I prefer real nerds writing a show over fake nerds acting a show.

    And actually, yes, I find a show like Archer also entertaining — which has a fair share of caricatures and "edgy jokes".

    The problem is not that I'm some PC snowflake who's easily triggered, it's the way the plot handles actions, and especially consequences.

    Leonard doesn't grow a spine through character development. No, throughout the show he's an insufferable whiney cuck who simply wears down a bimbo into sleeping with him, after which they turn into the most depressing, uninspiring semi-alcoholic chubby couple ever.

    Raj has severe anxiety — a fucking relatable topic which you could explore in so many inspiring ways. No, instead the plot awards him the super power of overcoming his problems by turning into a sexually harassing drunk.

    So, I think the biggest insult of TBBT is that they don't use interesting personalities to tell a compelling, relatable story — instead they gloss over pretty immense character flaws just to endlessly milk the same jokes out of it.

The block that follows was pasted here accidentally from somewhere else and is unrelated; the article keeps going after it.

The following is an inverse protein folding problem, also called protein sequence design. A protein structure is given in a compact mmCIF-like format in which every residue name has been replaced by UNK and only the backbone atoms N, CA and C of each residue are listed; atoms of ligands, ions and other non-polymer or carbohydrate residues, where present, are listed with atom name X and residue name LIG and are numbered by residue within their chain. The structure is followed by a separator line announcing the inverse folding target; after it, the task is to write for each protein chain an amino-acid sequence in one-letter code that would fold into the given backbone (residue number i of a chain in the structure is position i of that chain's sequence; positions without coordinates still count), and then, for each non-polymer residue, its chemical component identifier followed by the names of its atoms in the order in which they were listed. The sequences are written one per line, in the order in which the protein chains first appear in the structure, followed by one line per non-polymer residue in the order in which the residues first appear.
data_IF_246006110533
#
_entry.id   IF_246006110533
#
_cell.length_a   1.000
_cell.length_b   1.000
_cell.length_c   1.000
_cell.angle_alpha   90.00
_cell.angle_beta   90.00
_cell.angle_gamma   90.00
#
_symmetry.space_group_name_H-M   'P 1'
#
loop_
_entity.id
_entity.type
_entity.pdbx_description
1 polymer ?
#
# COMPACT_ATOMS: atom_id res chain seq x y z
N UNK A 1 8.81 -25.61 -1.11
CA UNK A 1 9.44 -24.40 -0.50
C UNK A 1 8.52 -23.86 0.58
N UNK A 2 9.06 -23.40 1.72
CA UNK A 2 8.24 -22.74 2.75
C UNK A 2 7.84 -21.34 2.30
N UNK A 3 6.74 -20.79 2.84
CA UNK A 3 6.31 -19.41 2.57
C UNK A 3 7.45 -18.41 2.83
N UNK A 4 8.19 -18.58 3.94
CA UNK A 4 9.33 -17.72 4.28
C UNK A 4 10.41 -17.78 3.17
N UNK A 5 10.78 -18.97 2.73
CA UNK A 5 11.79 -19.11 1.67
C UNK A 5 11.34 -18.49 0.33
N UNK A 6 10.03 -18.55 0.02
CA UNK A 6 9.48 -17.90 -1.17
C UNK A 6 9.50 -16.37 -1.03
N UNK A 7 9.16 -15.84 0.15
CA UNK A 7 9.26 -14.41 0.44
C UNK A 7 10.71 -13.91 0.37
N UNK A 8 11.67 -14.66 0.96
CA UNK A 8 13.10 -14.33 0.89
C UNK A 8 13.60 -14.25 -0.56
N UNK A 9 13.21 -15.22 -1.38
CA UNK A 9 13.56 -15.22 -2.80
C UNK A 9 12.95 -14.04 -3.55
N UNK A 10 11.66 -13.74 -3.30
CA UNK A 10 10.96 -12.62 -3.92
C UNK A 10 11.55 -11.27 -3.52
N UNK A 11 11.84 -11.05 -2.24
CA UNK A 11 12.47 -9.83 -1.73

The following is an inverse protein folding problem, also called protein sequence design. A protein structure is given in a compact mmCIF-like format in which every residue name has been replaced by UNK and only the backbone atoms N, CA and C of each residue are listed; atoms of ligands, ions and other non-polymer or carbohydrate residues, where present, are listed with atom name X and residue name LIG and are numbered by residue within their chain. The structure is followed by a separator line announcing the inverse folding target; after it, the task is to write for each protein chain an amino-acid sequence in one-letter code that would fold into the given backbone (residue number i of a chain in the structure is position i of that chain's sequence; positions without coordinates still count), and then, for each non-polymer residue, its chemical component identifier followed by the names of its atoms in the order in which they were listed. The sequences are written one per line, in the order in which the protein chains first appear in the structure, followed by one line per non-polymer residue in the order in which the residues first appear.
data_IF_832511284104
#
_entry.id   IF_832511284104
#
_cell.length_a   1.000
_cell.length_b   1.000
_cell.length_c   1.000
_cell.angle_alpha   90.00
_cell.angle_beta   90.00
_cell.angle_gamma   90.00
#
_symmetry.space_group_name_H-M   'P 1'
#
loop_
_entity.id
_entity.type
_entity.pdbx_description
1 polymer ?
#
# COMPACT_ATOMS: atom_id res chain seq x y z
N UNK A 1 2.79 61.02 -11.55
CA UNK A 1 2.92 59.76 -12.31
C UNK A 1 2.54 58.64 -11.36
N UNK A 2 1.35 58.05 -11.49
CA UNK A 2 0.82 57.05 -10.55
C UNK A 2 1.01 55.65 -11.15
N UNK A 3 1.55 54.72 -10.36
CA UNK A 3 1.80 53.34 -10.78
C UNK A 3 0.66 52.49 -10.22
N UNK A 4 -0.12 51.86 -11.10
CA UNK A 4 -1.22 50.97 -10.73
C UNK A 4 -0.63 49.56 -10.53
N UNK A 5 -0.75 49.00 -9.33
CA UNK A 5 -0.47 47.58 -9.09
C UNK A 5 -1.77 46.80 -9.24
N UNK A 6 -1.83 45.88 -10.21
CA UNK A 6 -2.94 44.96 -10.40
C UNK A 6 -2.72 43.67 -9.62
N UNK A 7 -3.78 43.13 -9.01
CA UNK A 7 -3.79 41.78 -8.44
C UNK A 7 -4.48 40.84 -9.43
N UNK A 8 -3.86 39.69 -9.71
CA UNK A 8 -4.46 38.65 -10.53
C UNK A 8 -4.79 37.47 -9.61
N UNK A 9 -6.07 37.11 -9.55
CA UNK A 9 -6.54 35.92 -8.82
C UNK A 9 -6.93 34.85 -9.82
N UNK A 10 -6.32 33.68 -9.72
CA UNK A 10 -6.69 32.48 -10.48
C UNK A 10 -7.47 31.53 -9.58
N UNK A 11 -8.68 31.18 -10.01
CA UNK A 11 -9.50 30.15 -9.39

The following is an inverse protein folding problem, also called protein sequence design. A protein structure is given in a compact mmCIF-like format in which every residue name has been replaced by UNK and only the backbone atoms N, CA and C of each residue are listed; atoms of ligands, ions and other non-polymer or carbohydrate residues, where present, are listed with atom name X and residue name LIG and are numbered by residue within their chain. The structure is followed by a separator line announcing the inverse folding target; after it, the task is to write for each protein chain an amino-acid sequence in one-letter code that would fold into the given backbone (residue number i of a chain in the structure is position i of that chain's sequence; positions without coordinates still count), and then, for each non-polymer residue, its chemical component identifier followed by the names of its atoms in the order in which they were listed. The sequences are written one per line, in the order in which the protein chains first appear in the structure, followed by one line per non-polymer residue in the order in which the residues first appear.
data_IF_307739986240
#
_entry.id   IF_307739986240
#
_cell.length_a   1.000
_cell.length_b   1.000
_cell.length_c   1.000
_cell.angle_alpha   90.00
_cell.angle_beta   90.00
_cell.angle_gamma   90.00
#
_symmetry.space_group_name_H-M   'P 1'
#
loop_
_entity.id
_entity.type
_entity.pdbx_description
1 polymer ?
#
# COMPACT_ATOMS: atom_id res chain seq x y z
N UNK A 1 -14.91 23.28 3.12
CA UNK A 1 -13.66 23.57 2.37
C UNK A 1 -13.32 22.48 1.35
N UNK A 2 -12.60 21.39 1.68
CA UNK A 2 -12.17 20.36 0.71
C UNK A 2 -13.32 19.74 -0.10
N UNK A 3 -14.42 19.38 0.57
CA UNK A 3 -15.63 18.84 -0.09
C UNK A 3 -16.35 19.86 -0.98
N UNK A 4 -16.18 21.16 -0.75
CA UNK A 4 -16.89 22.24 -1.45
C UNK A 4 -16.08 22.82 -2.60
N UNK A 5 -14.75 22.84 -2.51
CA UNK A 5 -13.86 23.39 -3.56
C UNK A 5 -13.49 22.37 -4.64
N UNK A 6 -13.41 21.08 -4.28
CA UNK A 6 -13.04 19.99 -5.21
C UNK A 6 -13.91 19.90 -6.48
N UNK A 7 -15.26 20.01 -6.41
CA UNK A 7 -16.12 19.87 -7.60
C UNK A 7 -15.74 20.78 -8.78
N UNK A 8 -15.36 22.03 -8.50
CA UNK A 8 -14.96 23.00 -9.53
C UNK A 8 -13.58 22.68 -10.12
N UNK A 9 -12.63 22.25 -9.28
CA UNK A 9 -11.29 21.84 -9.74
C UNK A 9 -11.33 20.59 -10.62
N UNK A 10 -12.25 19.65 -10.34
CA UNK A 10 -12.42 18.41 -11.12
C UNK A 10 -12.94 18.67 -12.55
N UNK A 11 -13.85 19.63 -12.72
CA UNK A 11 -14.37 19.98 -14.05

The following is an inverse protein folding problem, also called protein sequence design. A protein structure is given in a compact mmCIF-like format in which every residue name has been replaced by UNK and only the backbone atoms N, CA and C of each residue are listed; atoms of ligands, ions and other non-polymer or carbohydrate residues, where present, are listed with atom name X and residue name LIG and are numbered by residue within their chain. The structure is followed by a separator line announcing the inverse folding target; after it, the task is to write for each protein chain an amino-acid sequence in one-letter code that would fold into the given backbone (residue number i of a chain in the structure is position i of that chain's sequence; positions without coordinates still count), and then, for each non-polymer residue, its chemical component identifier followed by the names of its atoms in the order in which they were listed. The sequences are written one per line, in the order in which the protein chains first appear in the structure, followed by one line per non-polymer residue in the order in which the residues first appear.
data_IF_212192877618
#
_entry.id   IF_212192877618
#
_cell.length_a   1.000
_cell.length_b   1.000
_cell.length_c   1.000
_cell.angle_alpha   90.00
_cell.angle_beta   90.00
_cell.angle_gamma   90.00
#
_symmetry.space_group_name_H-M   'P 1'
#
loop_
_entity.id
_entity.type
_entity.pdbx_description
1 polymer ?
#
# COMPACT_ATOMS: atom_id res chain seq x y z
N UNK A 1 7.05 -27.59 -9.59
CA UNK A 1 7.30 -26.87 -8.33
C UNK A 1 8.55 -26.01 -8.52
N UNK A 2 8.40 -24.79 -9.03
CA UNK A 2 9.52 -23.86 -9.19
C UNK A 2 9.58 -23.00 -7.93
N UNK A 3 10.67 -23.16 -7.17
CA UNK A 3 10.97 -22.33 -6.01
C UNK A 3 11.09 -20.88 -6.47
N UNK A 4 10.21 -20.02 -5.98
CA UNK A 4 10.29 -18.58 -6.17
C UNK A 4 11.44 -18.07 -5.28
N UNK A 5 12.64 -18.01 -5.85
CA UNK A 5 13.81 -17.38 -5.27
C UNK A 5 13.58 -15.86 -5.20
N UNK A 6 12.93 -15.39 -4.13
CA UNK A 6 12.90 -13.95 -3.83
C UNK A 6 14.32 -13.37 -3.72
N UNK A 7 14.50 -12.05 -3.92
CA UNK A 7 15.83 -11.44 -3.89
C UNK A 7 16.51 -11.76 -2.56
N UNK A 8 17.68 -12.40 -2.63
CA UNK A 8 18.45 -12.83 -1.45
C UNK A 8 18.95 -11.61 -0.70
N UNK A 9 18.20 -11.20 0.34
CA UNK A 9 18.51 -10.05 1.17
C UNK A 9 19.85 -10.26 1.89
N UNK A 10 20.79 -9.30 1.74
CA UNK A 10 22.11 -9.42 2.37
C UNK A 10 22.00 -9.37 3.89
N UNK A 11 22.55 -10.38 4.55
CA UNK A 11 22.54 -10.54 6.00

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  • 0
    Switch to bio-tech is interesting, i am looking for that too.
  • 0
    Write a book dude
  • 2
    @hardfault Would only recommend it if you go for bioinformatics.

    A lot of pharmaceutical research and analytical chemistry is quickly moving to full automation now — labs are literally just sealed containers with a Python SDK.


    The pharma company where I worked went from 450 employees in one city to 17 in just three years — and what's left are not people in labcoats, they're mainly developers.
  • 1
    @bittersweet mainly interested in computational genetics and oncology
  • 1
    Movie when